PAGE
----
Chinese Nobel rights activist Liu Xiaobo released on medical parole.
After serving eight years in prison, Chinese authorities have freed the Nobel Prize-winning Liu Xiaobo. The human rights defender and pro-democracy activist was jailed in 2008 for “inciting subversion of state power.”
Chinese authorities have released Nobel Peace Prize laureate Liu Xiaobo under medical parole after he was diagnosed with terminal liver cancer in May, his lawyer said in a statement on Monday.
“He’s now being treated at a hospital in Shenyang [in northeast Liaoning province]. He has no special plans. He is just receiving medical treatment for his illness,” Liu’s lawyer Mo Shaoping told the AFP news agency.
In 2008, police arrested Liu and his wife for attempting to collect signatures for Charter 08, a manifesto signed by prominent Chinese intellectuals and human rights activists that demanded democratic reforms. He was later sentenced in 2009 to 11 years in prison for “inciting subversion of state power.”
A year after his sentencing, the Norway-based Nobel committee awarded Liu with the Nobel Peace Prize for “his long and non-violent struggle for fundamental human rights in China.”
“The campaign to establish universal human rights also in China is being waged by many Chinese, both in China itself and abroad. Through the severe punishment meted out to him, Liu has become the foremost symbol of this wide-ranging struggle for human rights in China,” the Nobel Committee said in a statement.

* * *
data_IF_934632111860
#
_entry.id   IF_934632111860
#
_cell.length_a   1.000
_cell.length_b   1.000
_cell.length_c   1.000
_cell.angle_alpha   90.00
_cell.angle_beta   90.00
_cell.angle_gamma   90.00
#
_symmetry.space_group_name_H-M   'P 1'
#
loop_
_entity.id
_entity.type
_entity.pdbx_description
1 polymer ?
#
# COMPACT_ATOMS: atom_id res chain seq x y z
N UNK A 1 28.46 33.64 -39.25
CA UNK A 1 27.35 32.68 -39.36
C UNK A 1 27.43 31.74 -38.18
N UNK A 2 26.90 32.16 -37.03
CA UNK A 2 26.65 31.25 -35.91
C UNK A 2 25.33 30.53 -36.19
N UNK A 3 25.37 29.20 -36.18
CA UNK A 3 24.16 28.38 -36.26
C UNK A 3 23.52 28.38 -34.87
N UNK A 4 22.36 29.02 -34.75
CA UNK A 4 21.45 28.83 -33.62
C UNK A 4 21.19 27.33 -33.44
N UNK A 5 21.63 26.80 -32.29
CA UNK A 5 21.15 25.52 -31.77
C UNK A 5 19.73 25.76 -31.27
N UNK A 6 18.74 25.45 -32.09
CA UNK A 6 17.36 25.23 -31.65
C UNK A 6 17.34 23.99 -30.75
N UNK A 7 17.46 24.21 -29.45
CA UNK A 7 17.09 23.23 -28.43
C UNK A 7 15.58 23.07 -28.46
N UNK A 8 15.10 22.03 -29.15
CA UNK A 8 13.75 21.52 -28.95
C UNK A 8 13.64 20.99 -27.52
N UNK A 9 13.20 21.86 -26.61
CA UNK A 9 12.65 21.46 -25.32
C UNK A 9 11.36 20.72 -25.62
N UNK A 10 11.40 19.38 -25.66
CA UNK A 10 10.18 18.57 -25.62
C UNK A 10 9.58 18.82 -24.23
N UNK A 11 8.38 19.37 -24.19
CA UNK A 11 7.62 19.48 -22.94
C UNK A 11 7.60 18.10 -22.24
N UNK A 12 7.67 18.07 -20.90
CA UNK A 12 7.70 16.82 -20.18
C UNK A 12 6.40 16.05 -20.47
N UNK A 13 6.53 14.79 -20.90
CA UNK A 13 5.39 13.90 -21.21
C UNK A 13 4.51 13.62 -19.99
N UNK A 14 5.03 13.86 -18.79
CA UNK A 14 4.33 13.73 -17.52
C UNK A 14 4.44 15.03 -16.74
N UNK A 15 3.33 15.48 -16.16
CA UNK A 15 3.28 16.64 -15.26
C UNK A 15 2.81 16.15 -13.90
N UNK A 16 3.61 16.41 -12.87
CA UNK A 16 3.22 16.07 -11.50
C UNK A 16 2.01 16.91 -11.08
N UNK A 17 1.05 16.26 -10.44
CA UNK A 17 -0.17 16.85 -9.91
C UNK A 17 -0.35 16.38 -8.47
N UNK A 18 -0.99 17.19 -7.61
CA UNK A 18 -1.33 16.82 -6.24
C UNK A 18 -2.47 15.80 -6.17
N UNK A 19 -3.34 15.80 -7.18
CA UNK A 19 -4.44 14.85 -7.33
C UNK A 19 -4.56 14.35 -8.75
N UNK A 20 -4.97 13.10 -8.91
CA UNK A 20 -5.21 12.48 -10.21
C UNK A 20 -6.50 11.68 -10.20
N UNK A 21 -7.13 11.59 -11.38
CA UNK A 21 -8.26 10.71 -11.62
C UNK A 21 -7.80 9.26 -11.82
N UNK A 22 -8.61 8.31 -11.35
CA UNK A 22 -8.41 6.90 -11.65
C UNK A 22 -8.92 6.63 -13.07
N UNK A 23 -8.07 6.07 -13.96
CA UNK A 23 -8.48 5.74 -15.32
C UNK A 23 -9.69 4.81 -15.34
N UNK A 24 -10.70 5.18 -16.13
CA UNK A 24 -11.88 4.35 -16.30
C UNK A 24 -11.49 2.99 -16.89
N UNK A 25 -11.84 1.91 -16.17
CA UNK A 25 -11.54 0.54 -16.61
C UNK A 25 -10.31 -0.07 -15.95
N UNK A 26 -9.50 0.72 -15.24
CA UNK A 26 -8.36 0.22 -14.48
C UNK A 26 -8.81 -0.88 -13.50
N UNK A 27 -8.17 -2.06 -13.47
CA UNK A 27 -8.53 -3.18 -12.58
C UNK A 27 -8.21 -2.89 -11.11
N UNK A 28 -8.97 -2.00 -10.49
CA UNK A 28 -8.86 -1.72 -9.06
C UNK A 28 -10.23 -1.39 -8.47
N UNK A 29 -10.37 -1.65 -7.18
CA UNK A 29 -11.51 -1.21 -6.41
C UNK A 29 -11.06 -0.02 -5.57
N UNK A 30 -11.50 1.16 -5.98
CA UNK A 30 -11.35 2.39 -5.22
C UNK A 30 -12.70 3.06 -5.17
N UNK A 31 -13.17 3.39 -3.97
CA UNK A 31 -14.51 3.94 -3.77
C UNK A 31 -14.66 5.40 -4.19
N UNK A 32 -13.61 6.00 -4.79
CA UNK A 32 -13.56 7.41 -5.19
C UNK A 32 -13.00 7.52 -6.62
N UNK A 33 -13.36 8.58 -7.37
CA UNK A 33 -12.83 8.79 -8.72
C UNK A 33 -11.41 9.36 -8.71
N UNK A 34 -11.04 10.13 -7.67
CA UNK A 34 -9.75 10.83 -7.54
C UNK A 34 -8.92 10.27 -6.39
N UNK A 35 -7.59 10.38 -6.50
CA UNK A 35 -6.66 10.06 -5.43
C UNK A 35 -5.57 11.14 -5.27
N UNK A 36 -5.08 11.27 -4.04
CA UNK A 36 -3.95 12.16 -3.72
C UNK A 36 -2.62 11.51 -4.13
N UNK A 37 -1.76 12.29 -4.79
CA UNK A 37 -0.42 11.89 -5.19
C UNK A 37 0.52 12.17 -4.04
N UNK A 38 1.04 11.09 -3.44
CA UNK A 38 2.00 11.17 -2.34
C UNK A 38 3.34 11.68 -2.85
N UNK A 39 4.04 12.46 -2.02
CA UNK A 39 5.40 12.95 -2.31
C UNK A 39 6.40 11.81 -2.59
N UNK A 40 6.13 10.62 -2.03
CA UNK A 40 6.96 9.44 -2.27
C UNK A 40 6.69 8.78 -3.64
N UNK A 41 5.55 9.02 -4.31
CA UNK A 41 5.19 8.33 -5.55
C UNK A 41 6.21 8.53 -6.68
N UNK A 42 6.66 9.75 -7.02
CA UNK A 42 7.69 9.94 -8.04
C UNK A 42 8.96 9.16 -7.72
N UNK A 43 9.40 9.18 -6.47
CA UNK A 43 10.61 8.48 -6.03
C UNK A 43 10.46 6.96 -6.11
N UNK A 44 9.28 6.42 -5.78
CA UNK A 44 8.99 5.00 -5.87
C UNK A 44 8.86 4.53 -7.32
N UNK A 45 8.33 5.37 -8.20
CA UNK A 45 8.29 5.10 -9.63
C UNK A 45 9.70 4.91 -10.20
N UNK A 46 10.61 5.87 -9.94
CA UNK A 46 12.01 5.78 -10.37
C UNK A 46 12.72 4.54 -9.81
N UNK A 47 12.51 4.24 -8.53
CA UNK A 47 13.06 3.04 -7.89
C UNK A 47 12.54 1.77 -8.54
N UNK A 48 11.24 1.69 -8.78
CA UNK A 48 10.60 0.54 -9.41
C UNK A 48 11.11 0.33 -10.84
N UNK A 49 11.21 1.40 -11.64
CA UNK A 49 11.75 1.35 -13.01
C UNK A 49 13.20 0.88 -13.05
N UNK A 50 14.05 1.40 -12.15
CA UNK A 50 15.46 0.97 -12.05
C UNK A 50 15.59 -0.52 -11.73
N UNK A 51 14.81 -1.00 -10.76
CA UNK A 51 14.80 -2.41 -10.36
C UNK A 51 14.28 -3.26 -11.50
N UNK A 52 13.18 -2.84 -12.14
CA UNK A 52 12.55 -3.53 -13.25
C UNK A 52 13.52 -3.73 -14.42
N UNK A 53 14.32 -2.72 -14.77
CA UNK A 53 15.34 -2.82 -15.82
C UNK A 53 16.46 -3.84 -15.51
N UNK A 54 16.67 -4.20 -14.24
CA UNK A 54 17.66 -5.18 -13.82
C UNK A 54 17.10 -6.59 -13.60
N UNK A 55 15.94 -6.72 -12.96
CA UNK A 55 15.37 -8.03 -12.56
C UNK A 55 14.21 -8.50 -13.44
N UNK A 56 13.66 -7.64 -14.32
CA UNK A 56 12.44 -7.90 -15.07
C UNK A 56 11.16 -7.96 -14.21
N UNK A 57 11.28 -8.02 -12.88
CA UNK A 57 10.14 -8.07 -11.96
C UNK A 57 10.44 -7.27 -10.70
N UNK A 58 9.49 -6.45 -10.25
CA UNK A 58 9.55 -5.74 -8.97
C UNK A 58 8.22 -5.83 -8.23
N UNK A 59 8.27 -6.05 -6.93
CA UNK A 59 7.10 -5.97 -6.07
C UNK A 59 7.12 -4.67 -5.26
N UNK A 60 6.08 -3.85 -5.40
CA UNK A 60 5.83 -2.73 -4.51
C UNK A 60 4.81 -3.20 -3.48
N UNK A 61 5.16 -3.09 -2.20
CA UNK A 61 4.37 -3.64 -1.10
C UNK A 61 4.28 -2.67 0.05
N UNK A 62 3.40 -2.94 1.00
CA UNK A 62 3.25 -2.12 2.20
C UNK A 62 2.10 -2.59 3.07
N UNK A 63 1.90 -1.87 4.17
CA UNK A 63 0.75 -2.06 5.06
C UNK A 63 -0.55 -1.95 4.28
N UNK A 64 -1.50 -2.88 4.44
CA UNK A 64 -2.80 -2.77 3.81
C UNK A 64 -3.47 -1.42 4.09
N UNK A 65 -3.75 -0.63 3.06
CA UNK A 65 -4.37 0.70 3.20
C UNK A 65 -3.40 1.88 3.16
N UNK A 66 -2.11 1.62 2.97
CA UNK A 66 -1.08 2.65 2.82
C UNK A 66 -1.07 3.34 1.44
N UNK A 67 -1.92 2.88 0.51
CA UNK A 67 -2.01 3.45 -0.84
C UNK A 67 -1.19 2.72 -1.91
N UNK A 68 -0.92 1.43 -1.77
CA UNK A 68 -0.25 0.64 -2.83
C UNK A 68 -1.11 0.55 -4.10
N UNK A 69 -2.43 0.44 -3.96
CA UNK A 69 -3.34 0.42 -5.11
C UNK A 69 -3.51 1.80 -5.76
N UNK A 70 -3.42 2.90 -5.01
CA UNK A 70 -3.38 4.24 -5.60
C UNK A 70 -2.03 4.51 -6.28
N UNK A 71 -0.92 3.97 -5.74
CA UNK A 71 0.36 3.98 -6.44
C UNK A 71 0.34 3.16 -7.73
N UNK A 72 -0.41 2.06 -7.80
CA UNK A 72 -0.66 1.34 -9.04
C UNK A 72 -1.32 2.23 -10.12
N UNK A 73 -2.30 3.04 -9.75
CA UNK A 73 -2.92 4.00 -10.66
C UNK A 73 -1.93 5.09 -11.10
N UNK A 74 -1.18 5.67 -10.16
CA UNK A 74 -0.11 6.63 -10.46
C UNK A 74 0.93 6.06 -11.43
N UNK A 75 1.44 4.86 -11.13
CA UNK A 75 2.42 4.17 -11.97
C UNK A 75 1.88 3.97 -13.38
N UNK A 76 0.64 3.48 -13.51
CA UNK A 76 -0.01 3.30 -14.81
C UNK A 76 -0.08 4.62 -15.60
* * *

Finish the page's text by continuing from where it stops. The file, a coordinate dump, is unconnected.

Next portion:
The award prompted Beijing to summon the Norwegian ambassador and submit a formal complaint against the committee’s decision, saying that choosing Liu as the recipient of the Nobel Peace Prize “runs completely counter to the principle of the award and is also a desecration of the Peace Prize.”
Liu’s pro-democracy activism dates back as far as the Tiananmen Square protests of 1989. Liu joined the protests and initiated a hunger strike with three other activists.
He is also known for having negotiated the safe exit of thousands of student protesters on June 3, when the military launched a deadly crackdown to quell the movement.